On Thursday all the eyes of the baseball and sporting world were drawn to a small, makeshift ballpark in middle-of-nowhere eastern Iowa. The first-ever Field of Dreams game was taking place between the Yankees and the White Sox near the small town of Dyersville and it was an incredible site. The game was being played on the farm and site used for the 1989 film in which Kevin Costner follows mysterious voices only he hears to turn his cornfield into a baseball field.

Being a Midwestern kid (born in Iowa, raised in South Dakota, and now living in Nebraska) with a father who grew up in Iowa, the Field of Dreams will always hold a special place in my heart. I visited it multiple times as a child, and even was able to play some ball on there with my family a few times. The text messages were coming fast and furious from my dad, uncles, and cousins last night as we watched players emerge from the outfield wall and Aaron Judge hit a home run into the corn.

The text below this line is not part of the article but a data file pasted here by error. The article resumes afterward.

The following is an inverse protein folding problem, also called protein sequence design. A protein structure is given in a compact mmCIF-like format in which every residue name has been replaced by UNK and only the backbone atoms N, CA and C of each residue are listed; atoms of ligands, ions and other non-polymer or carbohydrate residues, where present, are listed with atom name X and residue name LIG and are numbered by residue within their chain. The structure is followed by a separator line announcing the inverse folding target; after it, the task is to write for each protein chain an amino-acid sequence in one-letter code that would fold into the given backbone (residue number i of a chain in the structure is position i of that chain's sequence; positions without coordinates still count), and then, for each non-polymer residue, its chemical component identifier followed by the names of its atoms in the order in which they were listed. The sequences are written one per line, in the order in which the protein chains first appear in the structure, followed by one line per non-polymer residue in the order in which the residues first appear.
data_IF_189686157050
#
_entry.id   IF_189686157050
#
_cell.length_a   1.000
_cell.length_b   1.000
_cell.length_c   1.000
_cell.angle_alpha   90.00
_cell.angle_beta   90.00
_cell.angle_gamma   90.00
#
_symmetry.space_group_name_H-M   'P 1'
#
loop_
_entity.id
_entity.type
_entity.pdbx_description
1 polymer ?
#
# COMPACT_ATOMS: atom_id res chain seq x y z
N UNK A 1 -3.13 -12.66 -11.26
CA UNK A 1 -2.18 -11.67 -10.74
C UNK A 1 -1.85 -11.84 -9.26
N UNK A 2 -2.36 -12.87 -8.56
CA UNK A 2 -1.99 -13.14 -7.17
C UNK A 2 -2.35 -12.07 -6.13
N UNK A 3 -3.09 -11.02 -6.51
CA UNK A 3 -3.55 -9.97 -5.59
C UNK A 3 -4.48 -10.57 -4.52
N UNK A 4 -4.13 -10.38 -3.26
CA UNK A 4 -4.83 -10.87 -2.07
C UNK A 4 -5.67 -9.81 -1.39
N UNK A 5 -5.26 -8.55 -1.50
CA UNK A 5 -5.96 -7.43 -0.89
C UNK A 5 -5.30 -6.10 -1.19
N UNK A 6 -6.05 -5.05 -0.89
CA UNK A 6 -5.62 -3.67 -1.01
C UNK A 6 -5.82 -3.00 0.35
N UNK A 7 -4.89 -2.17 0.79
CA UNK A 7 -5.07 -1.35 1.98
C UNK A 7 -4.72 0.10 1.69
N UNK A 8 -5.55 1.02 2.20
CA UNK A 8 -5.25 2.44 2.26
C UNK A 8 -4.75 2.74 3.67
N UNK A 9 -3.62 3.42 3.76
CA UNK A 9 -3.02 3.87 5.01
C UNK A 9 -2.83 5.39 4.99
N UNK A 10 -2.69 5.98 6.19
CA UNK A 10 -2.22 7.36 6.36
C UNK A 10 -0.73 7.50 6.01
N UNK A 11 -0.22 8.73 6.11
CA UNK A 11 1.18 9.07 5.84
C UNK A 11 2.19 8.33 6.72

“If you build it, he will come.”

This is the first of many instructions Kevin Costner’s character receives during Field of Dreams. Over the years, popular culture has turned it into – “If you build it, they will come.” While watching the fantastic old-timey aesthetic of the stadium and uniforms at the Field of Dream’s game, I couldn’t help but think of the quote. And later that night, while listening to the Voices of Wrestling Flagship Podcast (live on Patreon for only $10 a month), I couldn’t help but relate that quote to the current state of NXT.

“If you build it, they will come.”